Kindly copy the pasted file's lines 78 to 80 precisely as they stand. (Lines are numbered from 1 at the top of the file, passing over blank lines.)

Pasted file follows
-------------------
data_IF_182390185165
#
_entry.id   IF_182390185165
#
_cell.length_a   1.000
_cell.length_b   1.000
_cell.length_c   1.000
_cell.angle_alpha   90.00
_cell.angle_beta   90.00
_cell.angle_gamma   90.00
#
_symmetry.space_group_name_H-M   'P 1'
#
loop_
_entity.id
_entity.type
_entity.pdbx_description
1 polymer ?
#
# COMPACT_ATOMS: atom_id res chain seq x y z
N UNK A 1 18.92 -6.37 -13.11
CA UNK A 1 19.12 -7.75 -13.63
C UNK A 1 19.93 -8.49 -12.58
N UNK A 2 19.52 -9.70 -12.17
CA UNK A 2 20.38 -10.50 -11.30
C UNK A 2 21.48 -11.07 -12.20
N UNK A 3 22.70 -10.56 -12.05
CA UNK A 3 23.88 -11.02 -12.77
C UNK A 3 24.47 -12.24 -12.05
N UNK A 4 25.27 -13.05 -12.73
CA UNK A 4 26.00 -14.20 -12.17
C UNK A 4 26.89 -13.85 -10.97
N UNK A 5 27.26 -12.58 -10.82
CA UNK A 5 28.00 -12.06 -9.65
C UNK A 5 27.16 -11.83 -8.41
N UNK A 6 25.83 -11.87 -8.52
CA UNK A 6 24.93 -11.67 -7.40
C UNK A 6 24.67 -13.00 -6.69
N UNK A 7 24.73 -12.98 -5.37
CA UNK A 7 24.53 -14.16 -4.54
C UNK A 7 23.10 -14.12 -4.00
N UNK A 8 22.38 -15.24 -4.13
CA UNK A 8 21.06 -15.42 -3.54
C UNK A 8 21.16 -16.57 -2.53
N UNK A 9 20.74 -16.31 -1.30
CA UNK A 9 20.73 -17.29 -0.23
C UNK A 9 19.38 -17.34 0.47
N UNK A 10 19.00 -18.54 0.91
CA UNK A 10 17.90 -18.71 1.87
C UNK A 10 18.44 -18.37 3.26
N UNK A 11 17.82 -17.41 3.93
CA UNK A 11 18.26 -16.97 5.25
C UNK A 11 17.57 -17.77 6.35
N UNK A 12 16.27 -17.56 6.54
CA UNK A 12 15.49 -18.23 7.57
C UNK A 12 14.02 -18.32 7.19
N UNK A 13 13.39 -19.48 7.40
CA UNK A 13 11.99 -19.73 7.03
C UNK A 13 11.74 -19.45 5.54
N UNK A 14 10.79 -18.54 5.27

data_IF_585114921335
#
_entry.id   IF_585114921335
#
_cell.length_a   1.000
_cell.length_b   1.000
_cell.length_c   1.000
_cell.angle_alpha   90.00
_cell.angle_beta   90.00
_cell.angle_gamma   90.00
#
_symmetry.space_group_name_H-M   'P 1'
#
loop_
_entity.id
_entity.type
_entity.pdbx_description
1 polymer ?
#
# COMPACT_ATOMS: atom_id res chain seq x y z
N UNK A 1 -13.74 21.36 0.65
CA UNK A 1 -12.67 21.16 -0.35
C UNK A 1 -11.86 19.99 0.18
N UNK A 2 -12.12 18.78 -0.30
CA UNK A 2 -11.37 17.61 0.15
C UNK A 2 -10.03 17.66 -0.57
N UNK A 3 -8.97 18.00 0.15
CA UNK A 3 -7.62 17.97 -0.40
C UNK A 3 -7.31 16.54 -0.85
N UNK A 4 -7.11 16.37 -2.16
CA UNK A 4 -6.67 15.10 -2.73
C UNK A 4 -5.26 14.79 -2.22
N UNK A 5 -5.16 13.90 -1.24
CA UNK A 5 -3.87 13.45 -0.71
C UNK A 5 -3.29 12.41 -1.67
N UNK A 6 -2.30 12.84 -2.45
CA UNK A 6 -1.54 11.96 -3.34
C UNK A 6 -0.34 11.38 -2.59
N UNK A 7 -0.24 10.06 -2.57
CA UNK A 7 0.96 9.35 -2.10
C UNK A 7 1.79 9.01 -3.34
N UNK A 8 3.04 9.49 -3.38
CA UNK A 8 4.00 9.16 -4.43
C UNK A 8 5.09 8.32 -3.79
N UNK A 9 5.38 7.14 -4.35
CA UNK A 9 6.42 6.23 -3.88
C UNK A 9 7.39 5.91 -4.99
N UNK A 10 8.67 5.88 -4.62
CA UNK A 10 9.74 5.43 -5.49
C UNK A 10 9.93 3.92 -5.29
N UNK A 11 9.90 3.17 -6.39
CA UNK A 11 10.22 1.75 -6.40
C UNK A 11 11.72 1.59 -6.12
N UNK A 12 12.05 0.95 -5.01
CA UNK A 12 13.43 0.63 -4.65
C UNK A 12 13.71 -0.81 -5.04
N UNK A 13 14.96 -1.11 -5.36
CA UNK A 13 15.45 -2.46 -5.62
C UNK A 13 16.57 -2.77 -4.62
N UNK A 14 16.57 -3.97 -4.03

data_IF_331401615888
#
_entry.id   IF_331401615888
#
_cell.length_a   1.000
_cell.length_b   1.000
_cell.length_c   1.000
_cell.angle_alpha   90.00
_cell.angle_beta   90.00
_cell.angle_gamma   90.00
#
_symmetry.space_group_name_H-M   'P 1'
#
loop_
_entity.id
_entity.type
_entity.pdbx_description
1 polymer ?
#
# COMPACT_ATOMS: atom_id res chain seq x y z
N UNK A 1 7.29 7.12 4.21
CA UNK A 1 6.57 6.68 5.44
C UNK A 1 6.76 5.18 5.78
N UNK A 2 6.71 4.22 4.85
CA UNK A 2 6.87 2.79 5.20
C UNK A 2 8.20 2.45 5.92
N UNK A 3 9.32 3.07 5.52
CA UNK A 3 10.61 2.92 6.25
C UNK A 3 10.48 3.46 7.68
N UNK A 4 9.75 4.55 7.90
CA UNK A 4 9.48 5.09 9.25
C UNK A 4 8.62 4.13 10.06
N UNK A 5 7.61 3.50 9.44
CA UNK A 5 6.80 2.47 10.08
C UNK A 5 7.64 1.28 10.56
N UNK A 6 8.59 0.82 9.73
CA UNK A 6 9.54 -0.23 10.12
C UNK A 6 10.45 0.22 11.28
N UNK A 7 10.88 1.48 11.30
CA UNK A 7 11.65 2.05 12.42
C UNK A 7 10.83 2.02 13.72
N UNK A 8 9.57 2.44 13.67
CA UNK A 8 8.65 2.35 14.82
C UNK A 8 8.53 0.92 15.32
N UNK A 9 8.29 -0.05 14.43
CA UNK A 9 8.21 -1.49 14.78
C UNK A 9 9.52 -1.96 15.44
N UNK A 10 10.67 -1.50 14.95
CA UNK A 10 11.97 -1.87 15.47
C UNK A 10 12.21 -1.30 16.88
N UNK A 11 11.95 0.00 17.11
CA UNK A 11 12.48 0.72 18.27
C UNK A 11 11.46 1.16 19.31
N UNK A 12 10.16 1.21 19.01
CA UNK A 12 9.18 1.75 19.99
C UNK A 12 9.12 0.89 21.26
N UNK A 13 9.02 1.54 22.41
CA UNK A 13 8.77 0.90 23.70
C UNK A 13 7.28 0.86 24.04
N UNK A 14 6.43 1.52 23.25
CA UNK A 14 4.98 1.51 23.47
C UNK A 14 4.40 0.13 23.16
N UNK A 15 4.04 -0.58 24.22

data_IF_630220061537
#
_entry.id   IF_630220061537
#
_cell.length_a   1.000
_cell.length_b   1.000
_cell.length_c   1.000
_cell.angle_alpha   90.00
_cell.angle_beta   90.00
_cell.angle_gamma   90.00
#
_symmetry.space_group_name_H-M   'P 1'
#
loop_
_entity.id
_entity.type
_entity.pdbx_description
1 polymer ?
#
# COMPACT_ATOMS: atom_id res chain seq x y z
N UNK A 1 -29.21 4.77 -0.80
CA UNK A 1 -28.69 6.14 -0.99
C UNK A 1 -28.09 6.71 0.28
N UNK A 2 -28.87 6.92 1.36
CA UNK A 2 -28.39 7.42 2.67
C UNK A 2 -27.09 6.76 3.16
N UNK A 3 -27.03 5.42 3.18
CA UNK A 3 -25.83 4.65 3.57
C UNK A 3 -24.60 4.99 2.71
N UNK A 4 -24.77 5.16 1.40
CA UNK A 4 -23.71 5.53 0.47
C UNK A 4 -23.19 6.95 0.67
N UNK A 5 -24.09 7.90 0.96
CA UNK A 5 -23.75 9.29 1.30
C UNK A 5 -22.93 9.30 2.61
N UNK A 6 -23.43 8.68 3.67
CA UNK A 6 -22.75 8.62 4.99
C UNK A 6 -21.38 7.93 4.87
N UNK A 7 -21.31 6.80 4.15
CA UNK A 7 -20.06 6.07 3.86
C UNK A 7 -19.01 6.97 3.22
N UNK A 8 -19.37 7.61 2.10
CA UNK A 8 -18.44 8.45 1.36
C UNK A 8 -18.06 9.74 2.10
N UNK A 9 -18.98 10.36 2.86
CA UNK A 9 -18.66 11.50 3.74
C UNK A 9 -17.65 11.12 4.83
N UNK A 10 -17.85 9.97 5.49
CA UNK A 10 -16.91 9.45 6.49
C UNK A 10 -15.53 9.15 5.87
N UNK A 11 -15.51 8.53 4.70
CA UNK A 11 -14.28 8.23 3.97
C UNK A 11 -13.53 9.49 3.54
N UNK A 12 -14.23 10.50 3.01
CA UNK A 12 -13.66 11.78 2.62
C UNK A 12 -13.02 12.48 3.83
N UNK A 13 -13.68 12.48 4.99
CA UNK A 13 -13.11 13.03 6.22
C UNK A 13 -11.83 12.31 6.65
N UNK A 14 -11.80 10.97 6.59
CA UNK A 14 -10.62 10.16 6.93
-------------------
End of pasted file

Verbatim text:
1 polymer ?
#
# COMPACT_ATOMS: atom_id res chain seq x y z